The State of Camera Sales

It's that time of year again. The Japanese camera companies are all wrapping up their fiscal years (other than Canon, who's in their first fiscal quarter), and CIPA has published their deeper look at the industry numbers for 2018 as well as their forecast for 2019. 

First, the CIPA January shipment numbers are also out, and as other sites have noted, they don't look good. 

bythom cipa 2019 jan

ILC January shipment numbers worldwide: blue is 2017, black is 2018, orange is 2019. In numeric form, if 2017 is 100%, then 2018 was 80.6% of that, and 2019 was 80.9% of 2018. The killer number, though, is that the 2019 value (sales dollars) for mirrorless was 112% of 2018, while DSLR was 61.3%. 

The problem with the way everyone is analyzing those results is problematic, though. Shipment numbers tend to be moved by new products, not older products. There were no DSLRs introduced in the last quarter of 2018 or the first month of 2019. Looking backwards, we have the D3500 in August, and the Pentax K1m2, Canon Rebel T7 and 4000D in March. Not exactly a prolific year for DSLRs, thus it's completely understandable that their numbers are down. Moreover, virtually all of the new DSLRs in 2018 were entry models, which means value (sales dollars) would go down.

Meanwhile, in the mirrorless world, a different thing was happening: in the last four months of 2018 we had five new mirrorless camera introductions, but the lowest of them was the Fujifilm X-T3 (the others were the Nikon Z6 and Z7, the Canon R, and the Fujifilm GFX50R, all relatively expensive cameras). This shows in the numbers: shipment volume down, shipment value up. 

I'm often amused at CIPA's statistical summaries. For instance, in page 7 of their year end analysis they claim that the market size value for cameras has more than doubled since the film peak in 1991 (it went up 120% to be more precise). Unfortunately, inflation alone would produce an 86% increase. Which means that over the course of 27 years, market value has really only averaged a small single digit of growth a year (though there was a huge spike in the middle, when digital went supernova).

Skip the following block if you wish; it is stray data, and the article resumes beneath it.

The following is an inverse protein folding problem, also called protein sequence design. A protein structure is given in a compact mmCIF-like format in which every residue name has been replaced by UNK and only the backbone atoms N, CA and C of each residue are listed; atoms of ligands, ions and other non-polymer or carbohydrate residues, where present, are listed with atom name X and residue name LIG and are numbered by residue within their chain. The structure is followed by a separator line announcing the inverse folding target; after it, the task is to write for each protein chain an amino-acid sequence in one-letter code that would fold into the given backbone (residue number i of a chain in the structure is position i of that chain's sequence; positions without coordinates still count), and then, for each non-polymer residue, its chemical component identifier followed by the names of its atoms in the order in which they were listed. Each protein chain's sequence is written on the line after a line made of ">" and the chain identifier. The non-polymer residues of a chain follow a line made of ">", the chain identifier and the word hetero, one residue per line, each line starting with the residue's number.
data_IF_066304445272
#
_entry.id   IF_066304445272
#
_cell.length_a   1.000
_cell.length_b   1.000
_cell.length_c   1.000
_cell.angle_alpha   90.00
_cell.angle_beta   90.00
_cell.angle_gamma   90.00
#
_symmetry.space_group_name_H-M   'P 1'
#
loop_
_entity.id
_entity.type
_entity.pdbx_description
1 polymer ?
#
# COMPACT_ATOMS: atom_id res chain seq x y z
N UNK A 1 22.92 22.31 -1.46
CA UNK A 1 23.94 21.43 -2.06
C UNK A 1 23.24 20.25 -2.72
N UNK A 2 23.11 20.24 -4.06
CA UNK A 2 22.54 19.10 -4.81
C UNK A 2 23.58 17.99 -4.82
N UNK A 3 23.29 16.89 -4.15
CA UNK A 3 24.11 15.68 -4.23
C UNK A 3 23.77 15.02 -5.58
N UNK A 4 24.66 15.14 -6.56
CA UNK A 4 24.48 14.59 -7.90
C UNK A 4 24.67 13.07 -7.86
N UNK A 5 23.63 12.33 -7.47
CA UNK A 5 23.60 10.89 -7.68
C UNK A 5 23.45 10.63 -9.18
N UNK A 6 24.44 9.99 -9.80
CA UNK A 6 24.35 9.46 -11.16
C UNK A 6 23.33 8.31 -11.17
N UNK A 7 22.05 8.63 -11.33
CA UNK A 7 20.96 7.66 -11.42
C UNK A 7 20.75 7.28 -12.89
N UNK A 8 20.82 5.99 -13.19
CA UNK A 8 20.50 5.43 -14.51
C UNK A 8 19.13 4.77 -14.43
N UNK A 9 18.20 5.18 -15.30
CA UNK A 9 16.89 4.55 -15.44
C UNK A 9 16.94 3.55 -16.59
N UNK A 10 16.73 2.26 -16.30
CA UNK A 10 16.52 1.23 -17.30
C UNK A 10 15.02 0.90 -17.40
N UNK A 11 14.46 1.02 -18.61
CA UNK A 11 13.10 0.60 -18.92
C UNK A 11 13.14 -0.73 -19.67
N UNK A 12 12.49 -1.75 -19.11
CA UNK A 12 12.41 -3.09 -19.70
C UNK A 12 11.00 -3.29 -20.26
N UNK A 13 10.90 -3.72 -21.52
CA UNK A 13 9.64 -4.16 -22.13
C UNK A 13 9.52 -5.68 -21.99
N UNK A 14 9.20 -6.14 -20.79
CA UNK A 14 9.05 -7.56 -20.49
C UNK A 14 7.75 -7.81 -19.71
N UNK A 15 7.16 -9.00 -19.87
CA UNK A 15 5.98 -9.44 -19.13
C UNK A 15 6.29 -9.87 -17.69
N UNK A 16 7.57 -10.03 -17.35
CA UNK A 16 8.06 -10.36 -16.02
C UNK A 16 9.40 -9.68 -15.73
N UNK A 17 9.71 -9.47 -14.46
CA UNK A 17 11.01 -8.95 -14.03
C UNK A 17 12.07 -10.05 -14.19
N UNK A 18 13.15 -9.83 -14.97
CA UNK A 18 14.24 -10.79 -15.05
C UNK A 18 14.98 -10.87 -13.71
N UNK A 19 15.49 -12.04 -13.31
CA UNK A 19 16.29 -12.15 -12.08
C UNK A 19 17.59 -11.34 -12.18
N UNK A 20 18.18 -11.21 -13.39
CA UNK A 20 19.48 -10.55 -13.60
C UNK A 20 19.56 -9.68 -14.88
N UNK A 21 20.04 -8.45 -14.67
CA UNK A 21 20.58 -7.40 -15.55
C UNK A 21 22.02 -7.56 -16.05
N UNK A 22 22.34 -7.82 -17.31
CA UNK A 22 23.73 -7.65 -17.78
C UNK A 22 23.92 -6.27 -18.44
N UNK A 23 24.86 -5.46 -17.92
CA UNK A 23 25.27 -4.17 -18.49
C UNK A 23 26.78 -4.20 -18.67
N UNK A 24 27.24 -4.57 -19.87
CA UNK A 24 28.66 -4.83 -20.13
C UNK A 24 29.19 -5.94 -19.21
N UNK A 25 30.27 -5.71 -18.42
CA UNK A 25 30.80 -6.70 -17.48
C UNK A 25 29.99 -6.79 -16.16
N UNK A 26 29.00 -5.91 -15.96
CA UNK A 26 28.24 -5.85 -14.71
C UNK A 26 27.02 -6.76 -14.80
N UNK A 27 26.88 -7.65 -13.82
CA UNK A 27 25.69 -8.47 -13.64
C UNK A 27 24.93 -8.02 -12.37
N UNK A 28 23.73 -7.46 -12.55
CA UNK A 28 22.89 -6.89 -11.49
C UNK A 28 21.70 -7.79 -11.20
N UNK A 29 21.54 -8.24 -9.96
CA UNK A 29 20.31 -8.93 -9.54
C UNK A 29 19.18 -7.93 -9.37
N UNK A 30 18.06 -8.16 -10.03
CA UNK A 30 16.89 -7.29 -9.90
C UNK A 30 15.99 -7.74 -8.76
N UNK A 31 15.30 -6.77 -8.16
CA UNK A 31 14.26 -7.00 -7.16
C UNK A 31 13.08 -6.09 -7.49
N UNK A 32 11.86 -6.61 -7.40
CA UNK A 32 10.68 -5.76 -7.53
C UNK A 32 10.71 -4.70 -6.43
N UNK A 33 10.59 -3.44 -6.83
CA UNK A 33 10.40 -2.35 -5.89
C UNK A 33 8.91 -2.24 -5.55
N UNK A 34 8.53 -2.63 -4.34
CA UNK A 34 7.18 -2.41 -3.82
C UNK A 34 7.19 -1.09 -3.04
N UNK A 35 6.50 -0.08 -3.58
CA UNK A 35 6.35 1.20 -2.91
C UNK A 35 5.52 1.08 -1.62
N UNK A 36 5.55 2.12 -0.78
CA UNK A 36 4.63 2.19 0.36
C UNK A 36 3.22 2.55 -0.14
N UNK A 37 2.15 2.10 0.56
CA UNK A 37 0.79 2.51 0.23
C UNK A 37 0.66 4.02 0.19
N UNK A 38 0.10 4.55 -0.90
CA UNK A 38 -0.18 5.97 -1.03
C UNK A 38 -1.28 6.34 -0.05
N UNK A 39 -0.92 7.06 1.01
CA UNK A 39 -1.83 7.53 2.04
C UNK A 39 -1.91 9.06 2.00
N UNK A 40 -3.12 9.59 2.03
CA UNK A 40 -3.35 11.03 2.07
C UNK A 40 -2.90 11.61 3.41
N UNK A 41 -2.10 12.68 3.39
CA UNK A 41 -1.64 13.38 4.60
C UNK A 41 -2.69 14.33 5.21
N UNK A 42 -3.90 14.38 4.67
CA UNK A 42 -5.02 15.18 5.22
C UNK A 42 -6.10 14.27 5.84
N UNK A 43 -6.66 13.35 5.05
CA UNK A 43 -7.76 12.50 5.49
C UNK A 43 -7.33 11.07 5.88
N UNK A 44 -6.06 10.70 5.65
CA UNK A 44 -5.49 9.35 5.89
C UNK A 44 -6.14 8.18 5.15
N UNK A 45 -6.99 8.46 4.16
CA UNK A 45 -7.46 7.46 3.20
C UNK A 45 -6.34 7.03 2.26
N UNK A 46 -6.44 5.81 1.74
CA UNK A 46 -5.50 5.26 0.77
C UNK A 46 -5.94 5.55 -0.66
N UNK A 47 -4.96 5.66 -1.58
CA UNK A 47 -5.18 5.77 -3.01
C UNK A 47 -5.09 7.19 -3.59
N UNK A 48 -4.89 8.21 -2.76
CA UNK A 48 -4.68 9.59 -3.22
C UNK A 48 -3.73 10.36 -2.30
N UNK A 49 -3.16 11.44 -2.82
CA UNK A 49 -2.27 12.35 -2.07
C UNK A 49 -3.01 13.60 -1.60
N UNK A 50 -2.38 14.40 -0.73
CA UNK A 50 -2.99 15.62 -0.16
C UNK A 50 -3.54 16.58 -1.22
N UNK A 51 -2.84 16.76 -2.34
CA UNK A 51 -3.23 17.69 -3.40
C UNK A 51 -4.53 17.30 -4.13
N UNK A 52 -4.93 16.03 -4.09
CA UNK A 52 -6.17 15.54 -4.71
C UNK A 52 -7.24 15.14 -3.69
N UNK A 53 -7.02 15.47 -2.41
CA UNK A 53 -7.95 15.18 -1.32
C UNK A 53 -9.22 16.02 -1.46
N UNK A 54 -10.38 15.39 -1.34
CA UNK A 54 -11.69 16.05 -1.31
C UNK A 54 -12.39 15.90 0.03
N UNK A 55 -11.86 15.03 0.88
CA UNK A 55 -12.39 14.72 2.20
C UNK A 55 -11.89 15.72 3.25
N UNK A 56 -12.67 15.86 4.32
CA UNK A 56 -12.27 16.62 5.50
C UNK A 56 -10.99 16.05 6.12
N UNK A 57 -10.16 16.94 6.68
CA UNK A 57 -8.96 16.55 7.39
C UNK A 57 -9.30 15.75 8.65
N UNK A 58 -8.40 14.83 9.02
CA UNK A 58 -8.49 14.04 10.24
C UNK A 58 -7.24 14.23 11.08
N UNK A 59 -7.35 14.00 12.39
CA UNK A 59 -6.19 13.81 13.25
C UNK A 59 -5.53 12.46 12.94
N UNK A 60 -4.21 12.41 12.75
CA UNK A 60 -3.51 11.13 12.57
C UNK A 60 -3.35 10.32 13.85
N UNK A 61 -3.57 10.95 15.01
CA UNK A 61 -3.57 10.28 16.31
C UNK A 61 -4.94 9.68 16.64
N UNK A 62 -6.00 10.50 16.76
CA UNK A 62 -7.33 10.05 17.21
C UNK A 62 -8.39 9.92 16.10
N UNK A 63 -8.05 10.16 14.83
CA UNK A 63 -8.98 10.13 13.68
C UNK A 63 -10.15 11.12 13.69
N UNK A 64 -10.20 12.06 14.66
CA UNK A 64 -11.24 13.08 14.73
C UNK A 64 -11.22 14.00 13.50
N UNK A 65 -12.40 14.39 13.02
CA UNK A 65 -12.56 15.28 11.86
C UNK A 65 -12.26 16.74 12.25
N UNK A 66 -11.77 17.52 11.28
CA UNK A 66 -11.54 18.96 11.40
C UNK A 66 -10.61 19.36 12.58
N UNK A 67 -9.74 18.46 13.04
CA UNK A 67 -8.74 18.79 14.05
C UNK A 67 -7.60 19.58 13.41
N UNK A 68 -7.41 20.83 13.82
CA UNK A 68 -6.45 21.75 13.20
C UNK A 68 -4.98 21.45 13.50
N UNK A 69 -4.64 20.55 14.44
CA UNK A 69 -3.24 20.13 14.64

On that same chart, they also don't call out that since that spike around 2008, the camera market size has shrunk by more than half ;~). Again, not counting for inflation. 

The more telling chart is the next one, though:

bythom cipa average

Remember what I wrote above about the January numbers that look so bad: mirrorless volume was down, but value was up. That might be distorted a bit in the coming months by the introduction of the Canon RP, but we also have plenty of higher end mirrorless gear that was introduced recently, too (Olympus E-M1X, Panasonic S1 and S1R), so we may continue to see it tick up. 

This is a trend the Japanese companies hope will continue, but I don't think will. Certainly not on the rising curve seen in the above graph, as it's unsustainable. The current high-end mirrorless cameras are all so good that they encourage Last Camera Syndrome from the user base (i.e. no incentive to upgrade once they have a really capable camera). 

There are two groups that aren't being fully catered to in mirrorless at the moment: the 1DXm2 and D5 users (super high end, but very few in number), and the entry full frame (the D610 and 6Dm2 users, though the RP now addresses the latter). Picking up those users is going to be important to Canon and Nikon, the two industry leaders.